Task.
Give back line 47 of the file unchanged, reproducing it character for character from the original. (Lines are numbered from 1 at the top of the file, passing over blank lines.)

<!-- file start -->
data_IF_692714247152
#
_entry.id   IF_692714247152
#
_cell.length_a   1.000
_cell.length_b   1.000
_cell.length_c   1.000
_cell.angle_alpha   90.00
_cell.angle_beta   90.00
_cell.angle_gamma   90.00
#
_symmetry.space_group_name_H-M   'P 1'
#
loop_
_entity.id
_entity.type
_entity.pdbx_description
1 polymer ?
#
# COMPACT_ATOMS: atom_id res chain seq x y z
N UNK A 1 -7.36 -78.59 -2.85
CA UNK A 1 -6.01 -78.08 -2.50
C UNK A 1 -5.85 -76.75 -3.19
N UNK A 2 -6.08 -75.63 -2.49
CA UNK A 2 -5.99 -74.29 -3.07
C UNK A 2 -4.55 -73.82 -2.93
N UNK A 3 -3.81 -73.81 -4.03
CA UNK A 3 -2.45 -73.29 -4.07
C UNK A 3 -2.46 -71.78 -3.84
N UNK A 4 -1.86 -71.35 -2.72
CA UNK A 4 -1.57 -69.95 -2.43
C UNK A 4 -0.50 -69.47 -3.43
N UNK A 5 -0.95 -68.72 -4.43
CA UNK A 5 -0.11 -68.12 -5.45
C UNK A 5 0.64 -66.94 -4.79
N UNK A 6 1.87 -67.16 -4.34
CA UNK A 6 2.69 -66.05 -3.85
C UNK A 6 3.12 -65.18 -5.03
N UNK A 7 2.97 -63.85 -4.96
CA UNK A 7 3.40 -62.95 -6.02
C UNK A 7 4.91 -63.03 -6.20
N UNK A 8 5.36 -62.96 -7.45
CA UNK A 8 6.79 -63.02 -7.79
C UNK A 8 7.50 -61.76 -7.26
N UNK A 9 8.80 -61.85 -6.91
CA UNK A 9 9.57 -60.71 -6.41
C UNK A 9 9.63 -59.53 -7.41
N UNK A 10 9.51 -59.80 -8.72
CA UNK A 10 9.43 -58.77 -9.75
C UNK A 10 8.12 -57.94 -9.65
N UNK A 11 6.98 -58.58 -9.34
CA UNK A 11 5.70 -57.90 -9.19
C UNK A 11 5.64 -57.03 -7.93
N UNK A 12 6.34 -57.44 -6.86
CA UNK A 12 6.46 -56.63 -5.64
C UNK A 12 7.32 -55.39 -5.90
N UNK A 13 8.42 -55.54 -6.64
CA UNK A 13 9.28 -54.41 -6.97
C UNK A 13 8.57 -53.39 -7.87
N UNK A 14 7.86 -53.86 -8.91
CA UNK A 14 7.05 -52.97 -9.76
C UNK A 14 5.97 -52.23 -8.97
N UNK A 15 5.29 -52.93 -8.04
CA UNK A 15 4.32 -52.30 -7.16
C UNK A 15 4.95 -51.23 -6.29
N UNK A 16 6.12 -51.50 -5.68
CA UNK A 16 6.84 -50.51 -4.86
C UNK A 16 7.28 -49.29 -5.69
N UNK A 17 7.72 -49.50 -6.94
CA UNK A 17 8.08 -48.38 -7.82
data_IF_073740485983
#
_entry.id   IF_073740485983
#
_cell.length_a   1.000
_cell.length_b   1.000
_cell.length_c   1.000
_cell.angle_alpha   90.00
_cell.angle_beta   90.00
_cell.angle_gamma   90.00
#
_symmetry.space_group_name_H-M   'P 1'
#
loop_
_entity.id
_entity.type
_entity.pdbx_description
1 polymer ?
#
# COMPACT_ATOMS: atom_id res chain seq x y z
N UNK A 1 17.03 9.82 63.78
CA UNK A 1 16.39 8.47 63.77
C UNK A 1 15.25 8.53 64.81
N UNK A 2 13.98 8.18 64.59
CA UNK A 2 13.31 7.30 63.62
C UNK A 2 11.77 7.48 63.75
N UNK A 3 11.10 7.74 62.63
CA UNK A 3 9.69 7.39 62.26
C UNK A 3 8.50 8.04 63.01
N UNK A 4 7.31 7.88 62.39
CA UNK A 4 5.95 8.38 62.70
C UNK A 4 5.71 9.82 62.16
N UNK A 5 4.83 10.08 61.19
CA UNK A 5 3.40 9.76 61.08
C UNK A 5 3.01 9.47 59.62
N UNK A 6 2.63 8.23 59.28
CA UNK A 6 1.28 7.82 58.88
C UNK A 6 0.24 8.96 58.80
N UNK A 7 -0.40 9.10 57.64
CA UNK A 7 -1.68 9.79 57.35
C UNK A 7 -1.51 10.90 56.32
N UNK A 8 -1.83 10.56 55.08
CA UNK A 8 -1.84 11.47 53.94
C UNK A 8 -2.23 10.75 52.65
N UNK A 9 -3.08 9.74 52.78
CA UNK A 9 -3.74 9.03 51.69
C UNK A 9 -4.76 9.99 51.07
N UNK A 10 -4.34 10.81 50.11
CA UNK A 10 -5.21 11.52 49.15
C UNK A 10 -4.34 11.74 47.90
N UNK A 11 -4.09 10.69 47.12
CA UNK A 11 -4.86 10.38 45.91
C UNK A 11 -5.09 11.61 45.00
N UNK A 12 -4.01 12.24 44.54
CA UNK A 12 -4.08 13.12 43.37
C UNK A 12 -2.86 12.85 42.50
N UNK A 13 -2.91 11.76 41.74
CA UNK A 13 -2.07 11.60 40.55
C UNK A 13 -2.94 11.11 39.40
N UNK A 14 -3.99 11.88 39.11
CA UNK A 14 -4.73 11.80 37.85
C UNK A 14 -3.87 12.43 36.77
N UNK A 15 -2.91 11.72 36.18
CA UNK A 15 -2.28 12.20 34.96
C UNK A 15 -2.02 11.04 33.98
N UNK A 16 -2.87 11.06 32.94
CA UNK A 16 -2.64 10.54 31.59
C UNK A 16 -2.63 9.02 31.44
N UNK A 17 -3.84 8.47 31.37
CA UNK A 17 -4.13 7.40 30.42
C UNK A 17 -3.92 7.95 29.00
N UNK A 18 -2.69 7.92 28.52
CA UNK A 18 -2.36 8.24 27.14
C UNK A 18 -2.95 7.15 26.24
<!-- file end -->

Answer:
C UNK A 9 9.63 -59.53 -7.41